Windows, 1 button – Macintosh. Windows at some point jumped to many buttons, mac was staying with one button really long. But now they outdid themselves, they have “iPadish” gestures on their mouse. Now you can or rather have to pet their mouse (lightly going along its spine with two fingers for scroll). I pet my cats, bit to pet mouse, this is something
    ;-)

    Valeri

    ++++++++++++++++++++++++++++++++++++++++
    Valeri Galtsev Sr System Administrator Department of Astronomy and Astrophysics Kavli Institute for Cosmological Physics University of Chicago Phone: 773-702-4247
    ++++++++++++++++++++++++++++++++++++++++

  • I put CentOS 7 onto a MBP. I’m not sure what vintage it is but probably similar to yours. IIRC the install was relatively straightforward, including wireless and X11, two factors that were a huge PITA for me in the past on Apple laptops.

    –keith

  • Le 25/09/2017 à 07:02, Keith Keller a écrit :

    With CentOS 7 I only had one problem, which proved to be a showstopper. Normally I’m running a highly customized version of KDE on all my CentOS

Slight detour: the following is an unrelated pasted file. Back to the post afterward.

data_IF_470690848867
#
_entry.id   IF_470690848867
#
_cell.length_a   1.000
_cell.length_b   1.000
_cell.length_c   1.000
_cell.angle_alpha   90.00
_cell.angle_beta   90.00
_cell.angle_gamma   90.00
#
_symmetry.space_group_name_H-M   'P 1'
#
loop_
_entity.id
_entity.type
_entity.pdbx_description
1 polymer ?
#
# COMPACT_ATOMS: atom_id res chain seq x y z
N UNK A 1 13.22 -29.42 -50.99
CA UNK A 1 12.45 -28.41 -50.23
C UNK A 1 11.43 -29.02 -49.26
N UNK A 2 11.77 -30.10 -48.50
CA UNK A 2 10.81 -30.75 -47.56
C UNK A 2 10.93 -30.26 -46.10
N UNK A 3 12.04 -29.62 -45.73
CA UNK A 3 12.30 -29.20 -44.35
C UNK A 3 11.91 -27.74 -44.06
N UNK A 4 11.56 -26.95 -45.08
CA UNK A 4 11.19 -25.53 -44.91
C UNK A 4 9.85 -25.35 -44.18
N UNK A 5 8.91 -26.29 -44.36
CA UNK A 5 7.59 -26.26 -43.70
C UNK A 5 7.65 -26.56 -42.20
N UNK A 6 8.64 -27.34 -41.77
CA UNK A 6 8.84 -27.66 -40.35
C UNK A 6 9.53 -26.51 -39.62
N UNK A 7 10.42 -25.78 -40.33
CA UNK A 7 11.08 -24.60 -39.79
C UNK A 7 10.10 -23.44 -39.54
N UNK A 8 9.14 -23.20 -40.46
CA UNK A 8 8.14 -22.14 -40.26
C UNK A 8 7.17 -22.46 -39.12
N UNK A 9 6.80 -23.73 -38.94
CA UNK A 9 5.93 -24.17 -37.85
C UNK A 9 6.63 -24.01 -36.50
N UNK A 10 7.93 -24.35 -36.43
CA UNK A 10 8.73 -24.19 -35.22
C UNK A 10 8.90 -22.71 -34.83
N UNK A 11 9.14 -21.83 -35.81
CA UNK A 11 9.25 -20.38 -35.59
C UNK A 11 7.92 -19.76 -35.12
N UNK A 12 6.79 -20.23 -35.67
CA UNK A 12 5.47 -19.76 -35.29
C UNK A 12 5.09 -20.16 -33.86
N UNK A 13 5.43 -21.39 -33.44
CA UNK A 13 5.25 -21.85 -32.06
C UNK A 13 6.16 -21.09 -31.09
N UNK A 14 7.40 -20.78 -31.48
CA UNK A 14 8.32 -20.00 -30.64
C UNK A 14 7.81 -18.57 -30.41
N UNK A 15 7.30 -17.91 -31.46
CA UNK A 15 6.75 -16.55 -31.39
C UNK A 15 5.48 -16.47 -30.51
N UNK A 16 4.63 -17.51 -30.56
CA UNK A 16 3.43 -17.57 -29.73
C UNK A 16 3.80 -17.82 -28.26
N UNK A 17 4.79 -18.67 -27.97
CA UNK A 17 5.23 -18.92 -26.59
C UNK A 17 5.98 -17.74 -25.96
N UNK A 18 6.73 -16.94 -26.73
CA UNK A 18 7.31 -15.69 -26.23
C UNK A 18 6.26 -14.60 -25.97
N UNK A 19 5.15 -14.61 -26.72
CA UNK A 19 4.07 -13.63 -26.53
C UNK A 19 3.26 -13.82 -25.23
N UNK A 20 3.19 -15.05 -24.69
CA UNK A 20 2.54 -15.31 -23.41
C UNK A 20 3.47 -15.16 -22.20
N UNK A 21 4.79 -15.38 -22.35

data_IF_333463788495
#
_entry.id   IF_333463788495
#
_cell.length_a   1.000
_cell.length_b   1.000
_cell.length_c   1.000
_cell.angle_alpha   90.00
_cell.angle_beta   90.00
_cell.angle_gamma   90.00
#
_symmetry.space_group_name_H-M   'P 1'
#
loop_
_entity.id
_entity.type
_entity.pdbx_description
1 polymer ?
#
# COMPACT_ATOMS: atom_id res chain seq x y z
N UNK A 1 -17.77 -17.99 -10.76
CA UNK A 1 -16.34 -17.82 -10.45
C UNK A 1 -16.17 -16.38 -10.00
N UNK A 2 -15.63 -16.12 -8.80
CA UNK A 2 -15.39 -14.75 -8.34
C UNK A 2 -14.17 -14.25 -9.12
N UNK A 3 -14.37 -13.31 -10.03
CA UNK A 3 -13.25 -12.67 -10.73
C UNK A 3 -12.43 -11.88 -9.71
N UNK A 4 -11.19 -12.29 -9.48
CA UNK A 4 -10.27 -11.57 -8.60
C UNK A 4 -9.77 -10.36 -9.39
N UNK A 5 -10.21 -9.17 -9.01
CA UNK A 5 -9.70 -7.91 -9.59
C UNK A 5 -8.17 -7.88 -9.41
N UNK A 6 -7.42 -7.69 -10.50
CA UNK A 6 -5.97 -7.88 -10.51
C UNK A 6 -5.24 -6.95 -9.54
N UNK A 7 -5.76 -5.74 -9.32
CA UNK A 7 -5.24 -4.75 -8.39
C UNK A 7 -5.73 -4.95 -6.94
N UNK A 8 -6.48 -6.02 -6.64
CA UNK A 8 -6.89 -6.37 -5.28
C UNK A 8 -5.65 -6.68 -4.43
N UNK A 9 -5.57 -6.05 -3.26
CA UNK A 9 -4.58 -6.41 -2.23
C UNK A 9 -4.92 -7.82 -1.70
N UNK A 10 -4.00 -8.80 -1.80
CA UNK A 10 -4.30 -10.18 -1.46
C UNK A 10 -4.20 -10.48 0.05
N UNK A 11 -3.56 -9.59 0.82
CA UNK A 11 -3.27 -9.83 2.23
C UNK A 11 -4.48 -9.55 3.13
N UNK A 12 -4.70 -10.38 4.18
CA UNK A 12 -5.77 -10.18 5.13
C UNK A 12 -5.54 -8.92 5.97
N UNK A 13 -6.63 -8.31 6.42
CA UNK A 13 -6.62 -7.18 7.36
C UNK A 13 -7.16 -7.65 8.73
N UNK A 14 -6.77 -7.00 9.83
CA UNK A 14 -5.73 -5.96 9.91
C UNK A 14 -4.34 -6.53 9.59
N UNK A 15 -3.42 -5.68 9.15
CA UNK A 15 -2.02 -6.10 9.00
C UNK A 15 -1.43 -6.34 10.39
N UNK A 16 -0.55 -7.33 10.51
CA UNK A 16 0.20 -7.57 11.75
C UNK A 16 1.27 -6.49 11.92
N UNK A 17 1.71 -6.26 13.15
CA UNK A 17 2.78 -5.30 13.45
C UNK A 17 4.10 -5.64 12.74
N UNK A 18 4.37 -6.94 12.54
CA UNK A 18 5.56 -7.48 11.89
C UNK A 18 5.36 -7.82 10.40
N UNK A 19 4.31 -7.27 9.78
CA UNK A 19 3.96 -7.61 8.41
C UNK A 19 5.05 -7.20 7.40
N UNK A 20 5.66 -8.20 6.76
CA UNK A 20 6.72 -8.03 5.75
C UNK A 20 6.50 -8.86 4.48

desktop installations (installation is described in detail on my blog at https://blog.microlinux.fr/poste-de-travail-CentOS-7/). On the MacBook Pro, KDE simply froze at startup. The KDE splash screen would show the first hard disk icon, then there would be a little chime, and that’s it, freeze.

    I’ve already seen this behavior on other older laptops, and a peek in
    /var/log/Xorg.0.log showed me that the card couldn’t render the desired effects (don’t remember the exact error message). And this even though I
    had installed the proprietary NVidia driver.

    The thing would probably have worked with Xfce or MATE, but I had a strict time limit for that installation. Ubuntu 16.04 worked pretty much out of the box – and is nice to look at – so I decided to go with that. Next time I’ll give CentOS 7 + custom Xfce a spin.

    Cheers,

    Niki


    Microlinux – Solutions informatiques durables
    7, place de l’église – 30730 Montpezat Web : http://www.microlinux.fr Mail : info@microlinux.fr Tél. : 04 66 63 10 32